There are many challenges to farming for a living: It's often grueling work that relies on unpredictable factors such as weather and global market prices. But one aspect that's often ignored is the cost of health care.
A University of Vermont researcher found that nationally, most farmers cited health care costs as a top concern.
Shoshanah Inwood is a rural sociologist at UVM. She has been studying the aging and shrinking farm population, and what components are needed to build a prosperous farm economy.
Inwood says she hadn't thought about health care in particular as a factor until she conducted an unrelated survey in 2007 of farmers working the land in areas facing population growth and development pressures. The survey asked, "What are the issues affecting the future of your farm?"
"And we assumed when we got that survey back, we would get things like the cost of land, the cost of inputs, neighbors. The number one issue facing farmers was the cost of health insurance. They identified that as the biggest threat to their farm," she said.
Inwood says this held true for small and large farms: Two-thirds of commercial farmers cited the cost of health insurance as the biggest threat.
Typically, strategies to build a robust farming industry have focused on access to land, capital and changes to market infrastructure.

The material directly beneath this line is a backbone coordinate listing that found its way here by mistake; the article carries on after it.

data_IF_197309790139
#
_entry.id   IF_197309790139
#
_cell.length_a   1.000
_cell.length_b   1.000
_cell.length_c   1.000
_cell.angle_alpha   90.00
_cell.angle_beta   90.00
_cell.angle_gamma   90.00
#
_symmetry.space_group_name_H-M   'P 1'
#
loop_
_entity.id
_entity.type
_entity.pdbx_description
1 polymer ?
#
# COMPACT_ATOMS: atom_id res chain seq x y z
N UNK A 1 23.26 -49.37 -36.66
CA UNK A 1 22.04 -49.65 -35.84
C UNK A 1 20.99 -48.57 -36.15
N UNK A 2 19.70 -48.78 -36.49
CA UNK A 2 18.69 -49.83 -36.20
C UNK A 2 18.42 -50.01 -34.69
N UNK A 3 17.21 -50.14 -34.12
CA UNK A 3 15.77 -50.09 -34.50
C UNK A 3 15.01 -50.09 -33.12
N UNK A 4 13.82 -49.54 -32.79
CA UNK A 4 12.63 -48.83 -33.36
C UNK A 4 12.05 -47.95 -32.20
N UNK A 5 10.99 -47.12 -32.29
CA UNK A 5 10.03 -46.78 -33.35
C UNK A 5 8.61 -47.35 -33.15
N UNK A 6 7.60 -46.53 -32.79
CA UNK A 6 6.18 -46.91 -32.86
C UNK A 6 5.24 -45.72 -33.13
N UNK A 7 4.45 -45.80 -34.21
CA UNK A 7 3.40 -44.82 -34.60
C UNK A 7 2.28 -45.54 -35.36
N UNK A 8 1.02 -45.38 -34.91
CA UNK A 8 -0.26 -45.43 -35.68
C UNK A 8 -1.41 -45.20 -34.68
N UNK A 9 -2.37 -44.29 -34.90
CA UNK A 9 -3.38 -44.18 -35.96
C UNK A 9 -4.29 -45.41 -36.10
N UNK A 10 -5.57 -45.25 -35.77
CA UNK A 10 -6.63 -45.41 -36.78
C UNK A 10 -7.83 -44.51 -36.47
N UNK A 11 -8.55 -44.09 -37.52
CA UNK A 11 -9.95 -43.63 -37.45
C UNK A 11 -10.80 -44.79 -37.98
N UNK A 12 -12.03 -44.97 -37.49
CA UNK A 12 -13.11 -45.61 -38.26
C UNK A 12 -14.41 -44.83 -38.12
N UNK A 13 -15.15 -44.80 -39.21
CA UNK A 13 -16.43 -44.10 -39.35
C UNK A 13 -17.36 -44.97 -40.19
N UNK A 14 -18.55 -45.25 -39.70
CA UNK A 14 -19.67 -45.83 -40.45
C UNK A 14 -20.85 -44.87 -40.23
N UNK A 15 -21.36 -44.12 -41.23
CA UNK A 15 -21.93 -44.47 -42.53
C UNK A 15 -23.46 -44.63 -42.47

"But then you ask people, 'Well, how many people know a farmer that has an injury? Or a farm family that has a chronic health issue? Or a mental health issue?' And everybody's hand goes up," Inwood said. "And that's the one issue we really never talk about, are some of those social needs that farm families have."
How health care influences farm decisions
While it may be underrepresented in farm planning discussions, on the farm, families are talking about it.
Take Taylor Hutchinson and Jake Mendell. The two fell in love with farming — and each other — on a small educational farm in California. When the two decided to take the plunge and start their own farm, they decided to head back east to Jake's hometown area.
Over the past three years they've transformed three acres of his family's land in Starksboro, Vt., into a small farm business, selling vegetables, eggs and some meat through Community Supported Agriculture (CSA).
Access to free land puts them well ahead of many starting farmers, financially. But one thing they didn't initially factor into their business budget was health insurance.
"We both came of age at the beginning of the Affordable Care Act. It's not something that we've really had to think about, paying in full for a health insurance plan," says Mendell.
By "coming of age," he means he aged off his parents' health insurance at 26. Mendell was able to stay on his parents' plan beyond college under a provision in the Affordable Care Act. Then he switched onto a heavily subsidized plan through Vermont Health Connect.
His partner, Taylor Hutchinson, is covered by Medicaid because her income falls just below the threshold.
"It's a very fine line for me personally, that I'm skating under right now," Hutchinson said.
An unpredictable risk
With government assistance, right now health insurance is not among their highest expenses. But that all could change. If their income grows, Hutchinson would no longer eligible for Medicaid. Or if health care policy changes, their subsidies could go away.